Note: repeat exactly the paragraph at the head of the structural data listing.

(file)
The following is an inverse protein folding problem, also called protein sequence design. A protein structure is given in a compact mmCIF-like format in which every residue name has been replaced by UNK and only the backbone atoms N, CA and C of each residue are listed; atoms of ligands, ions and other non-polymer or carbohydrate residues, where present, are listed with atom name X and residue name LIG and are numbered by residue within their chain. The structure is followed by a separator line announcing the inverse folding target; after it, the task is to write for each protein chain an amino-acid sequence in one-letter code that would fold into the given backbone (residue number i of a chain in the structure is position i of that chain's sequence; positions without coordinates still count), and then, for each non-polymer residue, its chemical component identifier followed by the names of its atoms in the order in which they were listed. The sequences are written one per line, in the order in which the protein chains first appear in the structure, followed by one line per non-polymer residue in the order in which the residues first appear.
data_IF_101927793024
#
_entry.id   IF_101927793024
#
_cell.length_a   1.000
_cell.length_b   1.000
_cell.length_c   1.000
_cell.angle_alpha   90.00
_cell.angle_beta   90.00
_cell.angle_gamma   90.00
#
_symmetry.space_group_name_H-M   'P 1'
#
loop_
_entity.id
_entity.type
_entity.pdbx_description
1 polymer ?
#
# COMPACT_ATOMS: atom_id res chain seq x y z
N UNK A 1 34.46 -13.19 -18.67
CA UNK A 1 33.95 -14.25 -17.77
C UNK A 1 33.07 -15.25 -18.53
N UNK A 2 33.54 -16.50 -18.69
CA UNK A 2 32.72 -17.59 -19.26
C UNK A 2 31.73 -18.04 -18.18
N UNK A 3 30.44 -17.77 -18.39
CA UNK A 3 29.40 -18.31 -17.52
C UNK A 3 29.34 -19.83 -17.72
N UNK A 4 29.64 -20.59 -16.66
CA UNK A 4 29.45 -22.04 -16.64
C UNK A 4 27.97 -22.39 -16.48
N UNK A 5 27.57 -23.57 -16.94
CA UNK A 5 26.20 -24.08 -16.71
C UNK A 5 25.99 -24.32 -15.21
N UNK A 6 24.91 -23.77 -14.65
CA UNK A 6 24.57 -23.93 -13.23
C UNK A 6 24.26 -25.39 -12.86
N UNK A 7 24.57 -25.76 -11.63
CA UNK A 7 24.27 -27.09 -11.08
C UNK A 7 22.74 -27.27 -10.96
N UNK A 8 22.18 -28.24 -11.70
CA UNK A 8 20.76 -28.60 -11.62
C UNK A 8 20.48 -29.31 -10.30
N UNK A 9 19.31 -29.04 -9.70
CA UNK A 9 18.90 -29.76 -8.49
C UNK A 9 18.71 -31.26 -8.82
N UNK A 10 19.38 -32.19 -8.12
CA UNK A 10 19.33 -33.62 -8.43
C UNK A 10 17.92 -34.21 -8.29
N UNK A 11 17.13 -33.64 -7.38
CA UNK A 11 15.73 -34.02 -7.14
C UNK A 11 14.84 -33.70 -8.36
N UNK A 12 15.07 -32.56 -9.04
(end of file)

The following is an inverse protein folding problem, also called protein sequence design. A protein structure is given in a compact mmCIF-like format in which every residue name has been replaced by UNK and only the backbone atoms N, CA and C of each residue are listed; atoms of ligands, ions and other non-polymer or carbohydrate residues, where present, are listed with atom name X and residue name LIG and are numbered by residue within their chain. The structure is followed by a separator line announcing the inverse folding target; after it, the task is to write for each protein chain an amino-acid sequence in one-letter code that would fold into the given backbone (residue number i of a chain in the structure is position i of that chain's sequence; positions without coordinates still count), and then, for each non-polymer residue, its chemical component identifier followed by the names of its atoms in the order in which they were listed. The sequences are written one per line, in the order in which the protein chains first appear in the structure, followed by one line per non-polymer residue in the order in which the residues first appear.